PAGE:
Couldn’t pay, wouldn’t pay, didn’t pay

by Christopher James Stone

The battle to defeat the poll tax

I’m reading an interesting book at the moment. It’s called Couldn’t Pay, Wouldn’t Pay, Didn’t Pay. It’s about the anti-poll tax campaign in Kent in the early 90s.

This year marks the 30th anniversary of the most crucial year of the campaign, which included the famous poll tax riot which took place in London in March 1990.

Several prominent organisers were imprisoned for non-payment of the tax. It was called the Community Charge by Margaret Thatcher, but universally referred to as the poll tax by everyone else.

It was one of the most successful examples of political rebranding in modern British history.

The book is compiled and edited by Eric Segal, secretary of the South East Kent Trade Union Council. Eric was one of the principle organisers of the campaign, being the secretary of the Kent Anti-Poll Tax Federation at the time.

He was also imprisoned for his stance, spending a month in jail in August 1991. All elected officials of the Anti-Poll Unions, which had sprung up throughout the country, took their positions on the understanding that it could result in jail time.

Indeed this was the principle tactic of the campaign, the refusal to pay the tax.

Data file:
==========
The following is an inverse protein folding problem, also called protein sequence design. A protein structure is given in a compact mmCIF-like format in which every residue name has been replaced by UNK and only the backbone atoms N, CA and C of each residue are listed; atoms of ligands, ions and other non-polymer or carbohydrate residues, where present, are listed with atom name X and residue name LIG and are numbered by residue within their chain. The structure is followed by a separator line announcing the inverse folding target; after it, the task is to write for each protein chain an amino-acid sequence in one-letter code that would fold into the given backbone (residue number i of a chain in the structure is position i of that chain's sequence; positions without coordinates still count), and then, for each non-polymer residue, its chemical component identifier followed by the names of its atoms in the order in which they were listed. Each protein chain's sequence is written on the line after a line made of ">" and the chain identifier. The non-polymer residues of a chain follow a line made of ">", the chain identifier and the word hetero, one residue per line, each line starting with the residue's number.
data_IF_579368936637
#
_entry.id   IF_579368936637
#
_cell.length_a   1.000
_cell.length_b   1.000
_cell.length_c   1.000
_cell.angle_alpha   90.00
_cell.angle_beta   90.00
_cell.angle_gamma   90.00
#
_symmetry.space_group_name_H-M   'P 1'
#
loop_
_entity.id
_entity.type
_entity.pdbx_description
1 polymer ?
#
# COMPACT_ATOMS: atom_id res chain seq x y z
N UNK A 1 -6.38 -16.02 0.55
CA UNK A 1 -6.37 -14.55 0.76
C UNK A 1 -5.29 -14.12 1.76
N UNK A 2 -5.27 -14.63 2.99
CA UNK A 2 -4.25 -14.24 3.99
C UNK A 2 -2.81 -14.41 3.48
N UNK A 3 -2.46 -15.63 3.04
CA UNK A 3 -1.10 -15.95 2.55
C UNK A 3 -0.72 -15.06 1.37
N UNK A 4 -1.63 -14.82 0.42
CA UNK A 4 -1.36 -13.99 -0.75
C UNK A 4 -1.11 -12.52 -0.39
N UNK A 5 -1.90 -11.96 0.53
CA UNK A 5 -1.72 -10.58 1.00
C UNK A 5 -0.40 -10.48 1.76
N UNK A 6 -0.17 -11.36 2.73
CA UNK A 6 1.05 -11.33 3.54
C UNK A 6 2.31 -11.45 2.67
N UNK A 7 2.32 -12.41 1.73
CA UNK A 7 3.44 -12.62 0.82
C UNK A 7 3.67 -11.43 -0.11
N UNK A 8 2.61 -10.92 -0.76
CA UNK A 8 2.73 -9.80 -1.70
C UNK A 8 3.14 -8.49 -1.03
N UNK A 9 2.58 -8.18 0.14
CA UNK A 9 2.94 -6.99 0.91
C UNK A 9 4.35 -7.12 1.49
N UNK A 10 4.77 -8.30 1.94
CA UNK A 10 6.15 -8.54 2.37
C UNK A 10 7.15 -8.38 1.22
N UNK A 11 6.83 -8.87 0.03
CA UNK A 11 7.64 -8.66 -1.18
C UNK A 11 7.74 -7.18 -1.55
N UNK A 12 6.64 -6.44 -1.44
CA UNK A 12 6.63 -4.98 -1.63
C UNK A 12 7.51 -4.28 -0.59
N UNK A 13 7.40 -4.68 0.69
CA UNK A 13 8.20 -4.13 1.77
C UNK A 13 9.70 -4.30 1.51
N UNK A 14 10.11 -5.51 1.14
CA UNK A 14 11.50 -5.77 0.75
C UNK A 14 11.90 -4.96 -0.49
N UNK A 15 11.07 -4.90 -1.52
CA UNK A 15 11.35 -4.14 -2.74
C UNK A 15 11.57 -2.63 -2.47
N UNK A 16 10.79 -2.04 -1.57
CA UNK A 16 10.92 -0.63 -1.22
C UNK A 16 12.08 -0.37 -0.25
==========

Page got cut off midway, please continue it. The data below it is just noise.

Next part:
We had our own little anti-tax group here in Whitstable. It was called Whitstable Against the Tax, which afforded the wonderful acronym WAT, a reference to Wat Tyler who had led the Peasants Revolt against the original poll tax in 1381.

He was killed by officers loyal to King Richard II on June 15th of that year.

We had our own newspaper. Called Wat Times, it was my own personal foray into the world of political journalism, and marks the first time I effectively put pen to paper.

Sadly all copies of the paper have long since disappeared.

The very unique thing that the Whitstable group did was to organise a march from Canterbury to London, following in the footsteps of Wat Tyler.

This led to a little straggling band of punks, hippies, socialists and assorted ne’er-do-wells, traipsing through the Kent Countryside for several days shouting pointless slogans to a string of sleepy villages.

What none of us had realised at the time was that, actually, most of Kent serves as a dormitory for London, and that large parts of the county are empty in the day time.

To mark the release of the book there will be an event at the Labour Club on Thursday March 12th. It will feature talks by Eric Segal and Nick Dent. It was Nick who organised the march to London.

There will also be songs by Nigel Hobbins, who was on the march with us, and who has written a song commemorating the event. Signed copies of the book will be available.

What the book reminds us is that you don’t have to rely on Parliament to oppose a government. It was the anti-poll tax campaign which brought down Margaret Thatcher. Full of maniacal confidence previously, she resigned in a welter of tearful self-pity in November 1990.

It was the end of an era.


Anti-Poll Tax March, by Nigel Hobbins:-

From The Whitstable Gazette 20/02/20

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